10 Movie Masterpieces That Should Be On The IMDb Top 250 List

Synecdoche, New York (2008)

It is questionable if the IMDb Top 250 list of the best movies of all time is a decent calculator of which movies truly are the best.

On more than one occasion, it seems as though the list would simply put down both the popular and acclaimed movies of their certain age. Also, it is a list that is focused very much on American cinema, often ignoring movies from Europe or Asia.

That’s why this list will present the 10 best movies that are not featured in the IMDb Top 250.

1. Last Year at Marienbad (Alain Resnais, 1961)


There is an ominous, ambiguous spell that casts every frame from Alain Resnais’ 1961 movie “Last Year at Marienbad” in constant mystery. At no given point in the run time are we as an audience really sure in which time and place the story is located. The looming voiceover and the ever-present organ music, combined with the floating cinematography over the elegant manor home, make the movie feel like a distant dream or a feverish nightmare.

The characters, a man and a woman, are stripped from names or any characterization. They seem to exist just in the present moment, with the sheer purpose of blurring their past. Since it is unclear if they even have a past (together or not), this is the whole point of the movie.

We as spectators have to choose whether the story the man tells to the woman, the story that they met at Marienbad exactly a year ago, is true. We also have to choose if we can trust both of them and if their perception of reality is accurate, but then again, we never know if the reality that is presented to us is objective or just within the characters’ mind.

“Last Year at Marienbad” plays a game with the viewer, promoting the spectator to fill in the gaps of the story, thus creating a whole out of the many segments of everything that maybe is a story, or was once supposed to be one.

Beyond all of this, “Last Year at Marienbad” is a well-crafted work of art that still challenges the audience in the same way as it did 50 years ago. It subverted the conventions of cinema in a radical way, even when the French Nouvelle Vague had just started.

2. The Devils (Ken Russell, 1971)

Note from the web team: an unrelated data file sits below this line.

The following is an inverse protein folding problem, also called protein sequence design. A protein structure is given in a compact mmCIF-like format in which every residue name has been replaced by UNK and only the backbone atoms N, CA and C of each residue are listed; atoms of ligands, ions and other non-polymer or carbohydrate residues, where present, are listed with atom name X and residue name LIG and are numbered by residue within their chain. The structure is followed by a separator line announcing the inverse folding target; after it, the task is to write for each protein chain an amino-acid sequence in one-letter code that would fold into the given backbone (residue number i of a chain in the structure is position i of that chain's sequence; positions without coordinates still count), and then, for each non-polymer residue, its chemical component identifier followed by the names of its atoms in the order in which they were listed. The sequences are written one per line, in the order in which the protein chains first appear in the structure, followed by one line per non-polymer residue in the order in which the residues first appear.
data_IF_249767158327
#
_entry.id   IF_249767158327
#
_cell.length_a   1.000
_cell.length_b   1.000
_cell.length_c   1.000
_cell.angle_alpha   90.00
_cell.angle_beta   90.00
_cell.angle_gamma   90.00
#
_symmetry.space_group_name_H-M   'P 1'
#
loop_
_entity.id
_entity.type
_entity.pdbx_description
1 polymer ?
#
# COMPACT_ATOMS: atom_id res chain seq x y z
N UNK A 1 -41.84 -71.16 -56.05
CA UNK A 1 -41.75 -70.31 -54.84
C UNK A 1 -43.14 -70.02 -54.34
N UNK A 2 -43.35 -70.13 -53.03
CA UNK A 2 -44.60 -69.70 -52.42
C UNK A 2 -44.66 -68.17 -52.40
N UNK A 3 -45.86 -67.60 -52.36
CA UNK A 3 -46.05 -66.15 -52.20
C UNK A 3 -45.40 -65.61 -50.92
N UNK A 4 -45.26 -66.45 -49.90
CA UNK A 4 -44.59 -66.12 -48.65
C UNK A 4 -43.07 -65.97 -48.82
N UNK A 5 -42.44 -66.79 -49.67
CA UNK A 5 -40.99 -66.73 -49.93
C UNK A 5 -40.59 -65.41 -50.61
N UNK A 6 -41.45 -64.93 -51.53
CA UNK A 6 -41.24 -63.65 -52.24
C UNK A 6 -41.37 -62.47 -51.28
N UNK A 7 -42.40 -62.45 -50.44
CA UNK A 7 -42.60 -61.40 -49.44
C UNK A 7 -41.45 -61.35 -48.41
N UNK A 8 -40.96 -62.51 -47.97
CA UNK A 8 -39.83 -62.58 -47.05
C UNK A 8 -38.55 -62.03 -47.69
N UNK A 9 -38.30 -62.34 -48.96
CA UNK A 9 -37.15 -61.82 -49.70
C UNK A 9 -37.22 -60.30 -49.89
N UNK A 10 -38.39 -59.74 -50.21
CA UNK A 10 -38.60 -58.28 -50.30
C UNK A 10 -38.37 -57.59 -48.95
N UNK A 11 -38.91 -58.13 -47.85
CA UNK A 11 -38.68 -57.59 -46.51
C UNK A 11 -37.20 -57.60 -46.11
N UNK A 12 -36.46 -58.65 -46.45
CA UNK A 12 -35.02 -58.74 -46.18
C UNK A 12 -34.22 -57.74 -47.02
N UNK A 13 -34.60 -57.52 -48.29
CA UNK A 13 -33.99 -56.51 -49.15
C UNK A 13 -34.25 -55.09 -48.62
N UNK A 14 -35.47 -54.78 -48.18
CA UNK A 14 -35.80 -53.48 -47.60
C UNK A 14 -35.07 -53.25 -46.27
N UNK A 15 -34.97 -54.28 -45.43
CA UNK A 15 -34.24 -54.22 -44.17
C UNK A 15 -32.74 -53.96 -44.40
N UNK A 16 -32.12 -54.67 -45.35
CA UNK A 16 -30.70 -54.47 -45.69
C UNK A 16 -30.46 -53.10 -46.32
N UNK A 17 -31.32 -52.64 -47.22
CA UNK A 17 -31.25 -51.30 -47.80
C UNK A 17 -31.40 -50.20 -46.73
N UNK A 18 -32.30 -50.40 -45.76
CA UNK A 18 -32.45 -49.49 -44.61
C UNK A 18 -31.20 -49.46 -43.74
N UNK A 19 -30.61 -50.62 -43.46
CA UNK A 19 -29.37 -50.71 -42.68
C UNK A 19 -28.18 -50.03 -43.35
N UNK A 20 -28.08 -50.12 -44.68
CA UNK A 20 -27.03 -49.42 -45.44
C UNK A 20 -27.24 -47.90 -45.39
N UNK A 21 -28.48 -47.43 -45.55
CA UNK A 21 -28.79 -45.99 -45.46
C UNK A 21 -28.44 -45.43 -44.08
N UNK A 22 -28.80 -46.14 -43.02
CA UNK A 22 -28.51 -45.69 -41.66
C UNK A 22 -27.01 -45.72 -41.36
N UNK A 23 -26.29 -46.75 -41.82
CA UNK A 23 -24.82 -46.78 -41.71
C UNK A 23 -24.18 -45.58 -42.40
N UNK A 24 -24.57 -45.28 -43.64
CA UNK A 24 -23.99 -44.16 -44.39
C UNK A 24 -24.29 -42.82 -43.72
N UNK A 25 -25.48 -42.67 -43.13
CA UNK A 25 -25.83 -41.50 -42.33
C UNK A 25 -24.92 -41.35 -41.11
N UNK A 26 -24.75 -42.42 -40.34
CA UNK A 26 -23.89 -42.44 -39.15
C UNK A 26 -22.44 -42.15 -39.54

Possibly being the most controversial movie on this list, Ken Russell’s adaptation of Aldous Huxley’s novel “The Devils of Loudun” claims right from the get-go how the events portrayed in this movie are based on actual events.

Russell’s movie chronicles the fall of the well-regarded Roman Catholic priest Urbain Grandier (Oliver Reed) through various institutionalized lies and conspiracies against him. A key character is the nun Sister Jeanne (Vanessa Redgrave), whose weird, neurotic sexual obsessions are portrayed in the movie in striking dream sequences that include the crucifixion of Christ.

“The Devils” is a movie that, to this day, causes widespread controversies due to its perversion of biblical themes. It was banned in various countries, received the X-rating in both the U.S. and the U.K., and to this day, it is nearly impossible to get a full uncut version of this movie legally. This reputation, often describing the film as a mindless exploitation flick, can be described a shame, since “The Devils” might still be a movie we can learn from.

Not only is “The Devils” an incredible example of a big studio that gives a director full control over a completely crazy project, something that seems impossible nowadays, it also clearly makes a point of how religion can be used as a tool for the masses. Russell blurs the line between the world of politics and of religion, but ultimately shows how both institutions are used to control the individual and influence the behavior of a society.

While it is a movie that definitely does not spare the viewer of detailed depictions of both violence and sexuality, in the end it becomes very clear that those elements are used to convey the movie’s message. Above this, “The Devils” remains a movie that seems to believe in the power of true faith, but also acknowledges how it can be perverted by a society.

3. The Hourglass Sanatorium (Wojciech Has, 1973)

The Hourglass Sanatorium (1973)

The dark fantasy trip from Poland “The Hourglass Sanatorium” remains one of the most painfully unsung masterpieces of world cinema. It tells the story of a young man named Jozef who visits his father in an ancient, far off Sanatorium. In this place, where everything seems rotten and on the brink of decay, the concept of time seems inherently different.